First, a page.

In the 80s, filmmakers like Bernal and Brocka also actively campaigned to “Free the Artist”–but that was rooted in the fact that 1., many artists and filmmakers were literally thrown in jail by the dictatorship, and 2., they were also struggling, outside of cinema, to change society. This kind of comprehensive commitment is evident in their films (both “commercial” and otherwise) as well as their personal lives. Their high level of political engagement manifested not only in their filmic characters, but in their lifestyles as well. For them, the artist is not a delicate rose in a bell jar, but a trailblazer who works in the dirt to cultivate the seeds for change. And when these directors spoke of “freedom,” you knew that they were not just referring to their freedom to tell love stories their way.
In our time, however, in the face of a repressive film industry in both mainstream and independent spheres, the calls for freedom are largely limited to a narrow-minded valorization of The Artist. Today’s fight for a “free cinema” seeks justice, not for an oppressed people, but an oppressed film; the fight seeks to reform not society, but only a film festival.
Sure, one can argue that these are specific battles. But artistic freedom on its own is such a weak framework if not grounded in a broader, more encompassing agenda. There can be no movement without ideology, without a unity of hearts and minds. There would be no Brocka or Bernal without their communitarian ideals. The question that thus hounds our generation of filmmakers: what are ours?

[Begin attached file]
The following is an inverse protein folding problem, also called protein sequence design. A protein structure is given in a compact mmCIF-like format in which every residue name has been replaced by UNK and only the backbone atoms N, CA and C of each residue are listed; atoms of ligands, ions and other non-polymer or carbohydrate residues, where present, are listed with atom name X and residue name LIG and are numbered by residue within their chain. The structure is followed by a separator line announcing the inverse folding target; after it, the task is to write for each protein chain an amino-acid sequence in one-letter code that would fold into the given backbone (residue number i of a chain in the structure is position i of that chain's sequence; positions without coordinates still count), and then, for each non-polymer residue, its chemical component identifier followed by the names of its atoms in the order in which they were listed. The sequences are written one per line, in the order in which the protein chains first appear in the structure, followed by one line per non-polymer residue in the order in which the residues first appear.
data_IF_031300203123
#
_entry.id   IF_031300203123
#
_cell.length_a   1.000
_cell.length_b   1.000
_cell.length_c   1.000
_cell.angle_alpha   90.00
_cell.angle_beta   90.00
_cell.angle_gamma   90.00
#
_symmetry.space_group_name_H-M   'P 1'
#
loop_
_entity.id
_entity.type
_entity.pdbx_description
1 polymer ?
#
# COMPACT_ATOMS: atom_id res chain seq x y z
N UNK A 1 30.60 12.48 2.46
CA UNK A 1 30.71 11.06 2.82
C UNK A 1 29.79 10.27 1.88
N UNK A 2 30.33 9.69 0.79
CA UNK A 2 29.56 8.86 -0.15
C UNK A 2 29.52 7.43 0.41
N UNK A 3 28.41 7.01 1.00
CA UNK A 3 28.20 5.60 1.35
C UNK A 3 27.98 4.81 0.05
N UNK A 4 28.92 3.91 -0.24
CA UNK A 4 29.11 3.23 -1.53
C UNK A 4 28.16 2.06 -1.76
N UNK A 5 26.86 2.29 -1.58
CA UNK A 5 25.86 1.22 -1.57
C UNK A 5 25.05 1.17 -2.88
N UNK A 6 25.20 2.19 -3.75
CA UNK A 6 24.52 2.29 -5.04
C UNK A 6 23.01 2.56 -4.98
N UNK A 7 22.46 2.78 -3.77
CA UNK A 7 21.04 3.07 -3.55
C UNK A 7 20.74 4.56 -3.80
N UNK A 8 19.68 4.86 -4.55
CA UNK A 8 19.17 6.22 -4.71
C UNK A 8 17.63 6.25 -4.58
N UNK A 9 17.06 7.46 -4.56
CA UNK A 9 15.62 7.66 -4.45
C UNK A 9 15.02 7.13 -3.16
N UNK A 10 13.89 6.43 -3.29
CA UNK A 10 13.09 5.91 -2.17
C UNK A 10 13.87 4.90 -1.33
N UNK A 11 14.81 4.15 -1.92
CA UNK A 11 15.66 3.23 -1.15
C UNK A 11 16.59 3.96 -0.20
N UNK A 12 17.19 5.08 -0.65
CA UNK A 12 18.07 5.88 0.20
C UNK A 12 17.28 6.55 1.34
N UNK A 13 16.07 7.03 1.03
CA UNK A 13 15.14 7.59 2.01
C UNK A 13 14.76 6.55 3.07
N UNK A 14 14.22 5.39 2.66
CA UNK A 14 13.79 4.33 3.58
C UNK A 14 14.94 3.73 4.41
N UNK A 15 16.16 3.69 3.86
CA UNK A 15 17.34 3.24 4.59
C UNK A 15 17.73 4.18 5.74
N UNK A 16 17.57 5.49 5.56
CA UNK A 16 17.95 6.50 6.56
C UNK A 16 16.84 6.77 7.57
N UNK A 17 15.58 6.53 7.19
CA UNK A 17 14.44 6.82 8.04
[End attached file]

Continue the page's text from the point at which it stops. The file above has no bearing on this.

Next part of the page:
Convinced of their own brilliance, some filmmakers and enthusiasts respond to repression with a glorification of “talent.” As if by simply becoming an “indie” filmmaker automatically makes one brilliant and authoritative, as if indie films are naturally better than those from the mainstream. A look back at Philippine cinema history will show that the mainstream is capable of producing strong films in the same way that indie filmmakers are just as capable of producing crap. This brand of self-deluded egotism has no place in an industry that is ultimately about serving the mass audience.
The true power of cinema is that it can enlighten minds. “Art must be allowed to be free,” says Reyes in an interview, “because [it reflects] social realities.” The battleground that is the screen supplements the battleground that is real life. We should constantly remind ourselves that the genius of cinema is its accessibility; it should not be treated as a piece of untouchable “art” on a high pedestal. Neither should a filmmaker, no matter how great or veteran, be treated as above criticism, above suspicion, above mediocrity.